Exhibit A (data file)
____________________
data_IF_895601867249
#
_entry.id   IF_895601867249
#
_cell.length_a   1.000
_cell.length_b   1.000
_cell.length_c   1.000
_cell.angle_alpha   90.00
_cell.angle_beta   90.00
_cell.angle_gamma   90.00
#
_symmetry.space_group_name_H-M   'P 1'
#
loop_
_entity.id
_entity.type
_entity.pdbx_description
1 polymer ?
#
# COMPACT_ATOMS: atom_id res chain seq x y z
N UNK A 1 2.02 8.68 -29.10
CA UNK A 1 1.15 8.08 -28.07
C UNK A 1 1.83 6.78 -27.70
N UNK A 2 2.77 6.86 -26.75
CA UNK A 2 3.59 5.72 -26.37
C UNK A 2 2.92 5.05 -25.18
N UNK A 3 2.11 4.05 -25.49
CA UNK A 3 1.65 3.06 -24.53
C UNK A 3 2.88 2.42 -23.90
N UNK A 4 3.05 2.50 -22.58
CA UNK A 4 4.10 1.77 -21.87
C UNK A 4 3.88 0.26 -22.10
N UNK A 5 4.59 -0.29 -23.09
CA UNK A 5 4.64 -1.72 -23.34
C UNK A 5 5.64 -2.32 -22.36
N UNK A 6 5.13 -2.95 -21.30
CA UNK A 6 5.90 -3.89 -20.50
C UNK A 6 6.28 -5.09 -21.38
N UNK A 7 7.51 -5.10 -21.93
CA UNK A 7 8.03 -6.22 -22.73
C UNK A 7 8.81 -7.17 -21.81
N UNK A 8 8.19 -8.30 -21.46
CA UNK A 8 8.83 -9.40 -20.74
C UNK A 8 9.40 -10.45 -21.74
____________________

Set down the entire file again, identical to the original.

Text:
data_IF_895601867249
#
_entry.id   IF_895601867249
#
_cell.length_a   1.000
_cell.length_b   1.000
_cell.length_c   1.000
_cell.angle_alpha   90.00
_cell.angle_beta   90.00
_cell.angle_gamma   90.00
#
_symmetry.space_group_name_H-M   'P 1'
#
loop_
_entity.id
_entity.type
_entity.pdbx_description
1 polymer ?
#
# COMPACT_ATOMS: atom_id res chain seq x y z
N UNK A 1 2.02 8.68 -29.10
CA UNK A 1 1.15 8.08 -28.07
C UNK A 1 1.83 6.78 -27.70
N UNK A 2 2.77 6.86 -26.75
CA UNK A 2 3.59 5.72 -26.37
C UNK A 2 2.92 5.05 -25.18
N UNK A 3 2.11 4.05 -25.49
CA UNK A 3 1.65 3.06 -24.53
C UNK A 3 2.88 2.42 -23.90
N UNK A 4 3.05 2.50 -22.58
CA UNK A 4 4.10 1.77 -21.87
C UNK A 4 3.88 0.26 -22.10
N UNK A 5 4.59 -0.29 -23.09
CA UNK A 5 4.64 -1.72 -23.34
C UNK A 5 5.64 -2.32 -22.36
N UNK A 6 5.13 -2.95 -21.30
CA UNK A 6 5.90 -3.89 -20.50
C UNK A 6 6.28 -5.09 -21.38
N UNK A 7 7.51 -5.10 -21.93
CA UNK A 7 8.03 -6.22 -22.73
C UNK A 7 8.81 -7.17 -21.81
N UNK A 8 8.19 -8.30 -21.46
CA UNK A 8 8.83 -9.40 -20.74
C UNK A 8 9.40 -10.45 -21.74